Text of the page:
Even so, I believe this approach makes more sense than a literal or dictionary approach to claim construction, where the claims themselves are dissected with merciless scrutiny, without context to the patent disclosure. What the court is trying to say, I believe, is that it only makes sense to read any patent as a whole. The English language has inherent weaknesses, such as words that have multiple meanings. (Even the word “construction” has multiple meanings, and of course, in this blog, we are not talking about building houses!) Occasionally the grammar in a claim raises difficulties in interpreting the claims. It only makes sense to read the patent as a whole.
I do not believe it is the court’s intention to give the public extra burden in having to read the whole patent. Nor is it the court’s intention to give unfair flexibility to the patentee in allowing them to claim beyond what is noted in their claims by relying on the disclosure. Rather, the approach is to ensure a fair reading of the patentee’s invention and what he is claiming. An unfair expansion of what is in the claims would be where the claim actually read “rigid vane” explicitly, and yet, the patentee argues that because the disclosure included all shapes and sizes and flexiblities of the vanes, that the claim must be read to include these elements. Binnie J. noted this would not be permitted in FWT (patentee’s own mistake).
The advantage of the purposive approach was clearly demonstrated in a more recent case of Pfizer Canada Inc. v Canada (Minister of Health) (2005 FC 1725). There, the claim was written in such a way as to introduce ambiguity.:
1. An injectable, ready-to-use, sterile, pyrogen-free, anthracycline glycoside solution which consists essentially of a physiologically acceptable salt of an anthracycline glycoside dissolved in a physiologically acceptable aqueous solvent therefore at an anthracycline glycoside concentration of from 0.1 to 50 mg/ml, which has not been reconstituted from a lyophilizate and the pH of which has been adjusted to from 2.5 to 5.0 solely with a physiologically acceptable acid.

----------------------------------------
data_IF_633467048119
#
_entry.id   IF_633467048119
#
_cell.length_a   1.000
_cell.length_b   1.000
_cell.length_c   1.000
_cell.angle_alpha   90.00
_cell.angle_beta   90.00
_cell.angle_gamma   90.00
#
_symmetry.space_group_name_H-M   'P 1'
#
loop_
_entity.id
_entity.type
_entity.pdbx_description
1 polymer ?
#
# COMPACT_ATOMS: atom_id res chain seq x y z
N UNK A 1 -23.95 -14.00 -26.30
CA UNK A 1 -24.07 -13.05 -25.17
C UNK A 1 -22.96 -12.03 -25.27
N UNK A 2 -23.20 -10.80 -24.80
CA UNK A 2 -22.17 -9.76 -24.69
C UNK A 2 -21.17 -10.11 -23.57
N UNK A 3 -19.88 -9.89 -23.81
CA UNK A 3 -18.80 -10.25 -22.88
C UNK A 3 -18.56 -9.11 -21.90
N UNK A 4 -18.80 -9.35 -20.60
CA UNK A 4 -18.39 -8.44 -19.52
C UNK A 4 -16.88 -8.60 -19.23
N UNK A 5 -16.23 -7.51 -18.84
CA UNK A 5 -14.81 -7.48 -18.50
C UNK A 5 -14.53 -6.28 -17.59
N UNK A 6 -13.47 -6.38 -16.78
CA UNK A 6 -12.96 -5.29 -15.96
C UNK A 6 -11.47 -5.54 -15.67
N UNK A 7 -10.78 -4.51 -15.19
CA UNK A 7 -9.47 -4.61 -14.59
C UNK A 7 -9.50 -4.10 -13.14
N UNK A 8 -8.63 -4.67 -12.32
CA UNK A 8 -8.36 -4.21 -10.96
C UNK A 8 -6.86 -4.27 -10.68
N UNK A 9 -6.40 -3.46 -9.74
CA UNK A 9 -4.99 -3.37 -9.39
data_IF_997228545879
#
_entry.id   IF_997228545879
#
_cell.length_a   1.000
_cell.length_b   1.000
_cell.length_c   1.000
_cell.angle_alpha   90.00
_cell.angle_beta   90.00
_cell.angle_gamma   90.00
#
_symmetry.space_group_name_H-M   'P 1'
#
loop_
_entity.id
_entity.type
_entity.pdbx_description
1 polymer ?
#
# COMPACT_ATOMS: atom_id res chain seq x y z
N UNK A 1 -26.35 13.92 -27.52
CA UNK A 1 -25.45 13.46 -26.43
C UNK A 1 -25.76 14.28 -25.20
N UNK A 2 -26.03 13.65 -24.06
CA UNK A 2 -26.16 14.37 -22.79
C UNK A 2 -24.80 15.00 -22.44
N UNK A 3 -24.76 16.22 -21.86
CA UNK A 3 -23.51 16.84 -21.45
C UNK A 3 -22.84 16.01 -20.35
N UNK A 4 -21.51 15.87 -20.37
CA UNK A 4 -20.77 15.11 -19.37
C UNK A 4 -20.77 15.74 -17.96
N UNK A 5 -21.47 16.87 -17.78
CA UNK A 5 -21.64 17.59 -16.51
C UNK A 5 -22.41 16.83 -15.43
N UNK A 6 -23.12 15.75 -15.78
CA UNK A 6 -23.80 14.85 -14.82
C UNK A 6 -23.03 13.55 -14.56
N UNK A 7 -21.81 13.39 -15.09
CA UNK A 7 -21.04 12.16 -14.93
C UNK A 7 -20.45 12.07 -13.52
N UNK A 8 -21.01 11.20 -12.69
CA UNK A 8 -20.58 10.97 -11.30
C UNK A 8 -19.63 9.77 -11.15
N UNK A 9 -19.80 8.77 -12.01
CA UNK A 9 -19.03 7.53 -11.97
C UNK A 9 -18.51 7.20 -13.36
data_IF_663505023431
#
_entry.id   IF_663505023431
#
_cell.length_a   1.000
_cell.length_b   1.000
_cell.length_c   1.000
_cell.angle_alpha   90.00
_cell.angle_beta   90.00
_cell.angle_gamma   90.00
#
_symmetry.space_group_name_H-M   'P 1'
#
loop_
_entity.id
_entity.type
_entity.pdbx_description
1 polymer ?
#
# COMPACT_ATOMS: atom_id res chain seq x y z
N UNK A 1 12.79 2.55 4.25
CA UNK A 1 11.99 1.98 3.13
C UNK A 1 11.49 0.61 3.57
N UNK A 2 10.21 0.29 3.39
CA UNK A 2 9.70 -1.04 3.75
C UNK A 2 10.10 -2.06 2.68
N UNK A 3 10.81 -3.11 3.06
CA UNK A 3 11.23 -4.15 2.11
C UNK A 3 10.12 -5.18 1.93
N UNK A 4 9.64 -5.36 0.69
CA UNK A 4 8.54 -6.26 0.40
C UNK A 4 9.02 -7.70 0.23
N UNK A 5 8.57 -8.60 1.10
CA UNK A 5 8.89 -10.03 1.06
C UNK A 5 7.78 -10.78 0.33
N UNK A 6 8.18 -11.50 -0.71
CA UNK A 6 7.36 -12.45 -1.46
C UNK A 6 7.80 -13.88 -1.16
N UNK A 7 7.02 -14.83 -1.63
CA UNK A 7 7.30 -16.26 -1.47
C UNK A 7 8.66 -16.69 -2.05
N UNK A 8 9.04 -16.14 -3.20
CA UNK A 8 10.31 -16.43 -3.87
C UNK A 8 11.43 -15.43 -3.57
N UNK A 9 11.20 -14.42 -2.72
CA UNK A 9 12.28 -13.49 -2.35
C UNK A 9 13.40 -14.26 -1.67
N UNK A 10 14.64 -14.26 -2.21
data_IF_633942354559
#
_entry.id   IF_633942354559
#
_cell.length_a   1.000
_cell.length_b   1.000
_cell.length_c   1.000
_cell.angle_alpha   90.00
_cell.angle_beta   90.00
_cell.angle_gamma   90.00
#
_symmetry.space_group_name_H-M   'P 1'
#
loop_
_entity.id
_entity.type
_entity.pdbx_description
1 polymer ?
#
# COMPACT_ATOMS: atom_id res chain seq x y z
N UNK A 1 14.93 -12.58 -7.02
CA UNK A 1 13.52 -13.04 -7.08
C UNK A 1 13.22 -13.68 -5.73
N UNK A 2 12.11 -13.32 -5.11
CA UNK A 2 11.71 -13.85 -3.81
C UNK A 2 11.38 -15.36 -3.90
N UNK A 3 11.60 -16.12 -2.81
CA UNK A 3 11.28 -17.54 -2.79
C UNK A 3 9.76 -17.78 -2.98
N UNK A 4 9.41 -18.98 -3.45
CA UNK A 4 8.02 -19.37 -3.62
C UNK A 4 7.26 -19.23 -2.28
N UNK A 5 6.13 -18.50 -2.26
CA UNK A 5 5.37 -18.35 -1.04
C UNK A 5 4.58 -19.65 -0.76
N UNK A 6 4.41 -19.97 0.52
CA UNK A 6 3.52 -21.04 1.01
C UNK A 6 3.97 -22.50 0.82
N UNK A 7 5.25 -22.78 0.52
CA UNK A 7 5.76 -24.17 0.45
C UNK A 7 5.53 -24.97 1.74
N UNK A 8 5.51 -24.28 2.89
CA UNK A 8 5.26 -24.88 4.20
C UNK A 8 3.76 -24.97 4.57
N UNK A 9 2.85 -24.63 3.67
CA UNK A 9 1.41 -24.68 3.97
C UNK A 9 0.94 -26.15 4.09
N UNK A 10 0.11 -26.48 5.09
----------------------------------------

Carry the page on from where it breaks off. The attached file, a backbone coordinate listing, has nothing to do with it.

Here, there is issue in whether the phrase “which has not been reconstituted from a lyophilizate” refer to solution or the active ingredient. Now, one can see right away that this is a grammatical inquiry. Clearly, the infringing party is engaged in analyzing the actual claim itself in every detail. Justice Hughes notes that this is just the kind of analysis that the court has warned us not to apply. If one had read the whole patent, and asked a person in that field about the active ingredient, one would understand the background to this invention: that is, the patentee has invented a safer way of providing the delivery of the drug, which is highly poisonous, and had always required extremely delicate handling by nurses. The lyophilized active ingredient had always been around, therefore, it makes no sense for the claim to be speaking about the lyophilization to the active ingredient itself. Imagine if the claim was found invalid for ambiguity, which would allow infringers free access to the invention. It is unfair to the inventor, who disclosed to the world in clear terms the details of his invention, only to be deprived of the monopoly of his invention, solely on the basis of technicality of bad grammar of his claim.